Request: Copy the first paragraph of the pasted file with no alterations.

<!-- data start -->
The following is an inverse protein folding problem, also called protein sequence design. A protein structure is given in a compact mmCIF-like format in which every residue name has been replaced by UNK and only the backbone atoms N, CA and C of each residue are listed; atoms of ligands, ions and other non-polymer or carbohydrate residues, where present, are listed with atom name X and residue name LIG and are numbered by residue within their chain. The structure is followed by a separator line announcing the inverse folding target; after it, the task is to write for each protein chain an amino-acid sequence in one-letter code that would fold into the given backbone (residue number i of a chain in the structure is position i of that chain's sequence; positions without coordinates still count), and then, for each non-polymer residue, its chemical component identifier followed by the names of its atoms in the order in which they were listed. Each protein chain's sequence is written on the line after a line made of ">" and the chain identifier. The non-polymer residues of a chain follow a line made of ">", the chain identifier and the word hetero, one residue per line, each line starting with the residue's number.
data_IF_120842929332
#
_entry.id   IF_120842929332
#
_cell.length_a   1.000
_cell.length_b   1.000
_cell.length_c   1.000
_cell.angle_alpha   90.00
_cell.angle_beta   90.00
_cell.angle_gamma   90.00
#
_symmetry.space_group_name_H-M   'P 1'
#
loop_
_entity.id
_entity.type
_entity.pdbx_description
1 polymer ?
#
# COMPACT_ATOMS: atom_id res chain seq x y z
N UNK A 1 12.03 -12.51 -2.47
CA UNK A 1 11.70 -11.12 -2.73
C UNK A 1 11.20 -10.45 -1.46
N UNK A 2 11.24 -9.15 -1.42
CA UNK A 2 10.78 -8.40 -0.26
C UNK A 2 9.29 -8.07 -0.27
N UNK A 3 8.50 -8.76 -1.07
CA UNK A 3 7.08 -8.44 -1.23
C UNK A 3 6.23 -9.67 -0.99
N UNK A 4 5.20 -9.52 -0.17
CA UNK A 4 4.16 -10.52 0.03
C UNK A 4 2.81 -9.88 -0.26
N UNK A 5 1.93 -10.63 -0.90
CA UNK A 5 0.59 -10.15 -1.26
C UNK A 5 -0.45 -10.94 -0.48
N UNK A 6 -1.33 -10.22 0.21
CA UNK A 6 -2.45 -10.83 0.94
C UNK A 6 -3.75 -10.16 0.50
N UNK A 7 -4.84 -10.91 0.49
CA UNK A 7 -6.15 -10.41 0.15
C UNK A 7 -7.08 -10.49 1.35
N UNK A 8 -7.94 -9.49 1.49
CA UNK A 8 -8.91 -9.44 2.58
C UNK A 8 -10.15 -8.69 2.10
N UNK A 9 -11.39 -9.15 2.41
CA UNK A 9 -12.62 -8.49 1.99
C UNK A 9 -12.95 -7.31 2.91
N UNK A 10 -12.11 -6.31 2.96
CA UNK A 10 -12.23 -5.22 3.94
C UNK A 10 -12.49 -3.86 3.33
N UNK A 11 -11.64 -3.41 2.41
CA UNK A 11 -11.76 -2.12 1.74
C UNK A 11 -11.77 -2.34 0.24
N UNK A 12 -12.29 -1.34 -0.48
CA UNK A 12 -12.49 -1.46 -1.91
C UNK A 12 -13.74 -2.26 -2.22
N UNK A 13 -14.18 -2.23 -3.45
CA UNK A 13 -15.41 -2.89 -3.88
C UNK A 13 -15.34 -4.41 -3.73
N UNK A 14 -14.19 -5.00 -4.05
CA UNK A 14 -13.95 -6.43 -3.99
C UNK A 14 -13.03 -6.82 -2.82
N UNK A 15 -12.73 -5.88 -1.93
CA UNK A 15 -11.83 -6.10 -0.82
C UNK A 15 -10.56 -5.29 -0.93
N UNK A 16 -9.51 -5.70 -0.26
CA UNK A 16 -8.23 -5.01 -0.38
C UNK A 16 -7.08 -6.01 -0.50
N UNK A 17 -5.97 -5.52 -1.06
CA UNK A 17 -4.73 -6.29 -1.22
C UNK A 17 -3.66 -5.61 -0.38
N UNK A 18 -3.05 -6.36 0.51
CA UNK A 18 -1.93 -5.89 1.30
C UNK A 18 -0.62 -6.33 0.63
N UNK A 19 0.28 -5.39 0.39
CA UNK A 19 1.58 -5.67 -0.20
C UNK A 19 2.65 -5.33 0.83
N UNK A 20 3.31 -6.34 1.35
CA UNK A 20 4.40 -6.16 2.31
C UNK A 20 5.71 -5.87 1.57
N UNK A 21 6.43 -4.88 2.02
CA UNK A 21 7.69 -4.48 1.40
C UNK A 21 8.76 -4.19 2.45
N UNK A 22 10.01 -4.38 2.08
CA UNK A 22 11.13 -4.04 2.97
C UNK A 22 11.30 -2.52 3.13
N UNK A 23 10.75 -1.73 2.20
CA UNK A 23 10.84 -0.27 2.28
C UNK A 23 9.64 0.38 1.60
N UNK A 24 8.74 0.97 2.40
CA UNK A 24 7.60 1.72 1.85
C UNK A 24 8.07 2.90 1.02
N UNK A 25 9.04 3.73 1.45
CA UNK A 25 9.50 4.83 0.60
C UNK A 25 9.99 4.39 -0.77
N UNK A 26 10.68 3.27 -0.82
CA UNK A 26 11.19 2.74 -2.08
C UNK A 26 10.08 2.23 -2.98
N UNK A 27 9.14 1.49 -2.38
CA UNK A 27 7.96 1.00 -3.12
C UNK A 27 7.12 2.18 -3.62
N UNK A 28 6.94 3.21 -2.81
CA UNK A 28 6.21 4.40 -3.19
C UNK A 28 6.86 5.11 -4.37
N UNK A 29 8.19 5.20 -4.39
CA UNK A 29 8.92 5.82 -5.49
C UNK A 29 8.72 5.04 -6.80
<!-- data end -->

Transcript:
The following is an inverse protein folding problem, also called protein sequence design. A protein structure is given in a compact mmCIF-like format in which every residue name has been replaced by UNK and only the backbone atoms N, CA and C of each residue are listed; atoms of ligands, ions and other non-polymer or carbohydrate residues, where present, are listed with atom name X and residue name LIG and are numbered by residue within their chain. The structure is followed by a separator line announcing the inverse folding target; after it, the task is to write for each protein chain an amino-acid sequence in one-letter code that would fold into the given backbone (residue number i of a chain in the structure is position i of that chain's sequence; positions without coordinates still count), and then, for each non-polymer residue, its chemical component identifier followed by the names of its atoms in the order in which they were listed. Each protein chain's sequence is written on the line after a line made of ">" and the chain identifier. The non-polymer residues of a chain follow a line made of ">", the chain identifier and the word hetero, one residue per line, each line starting with the residue's number.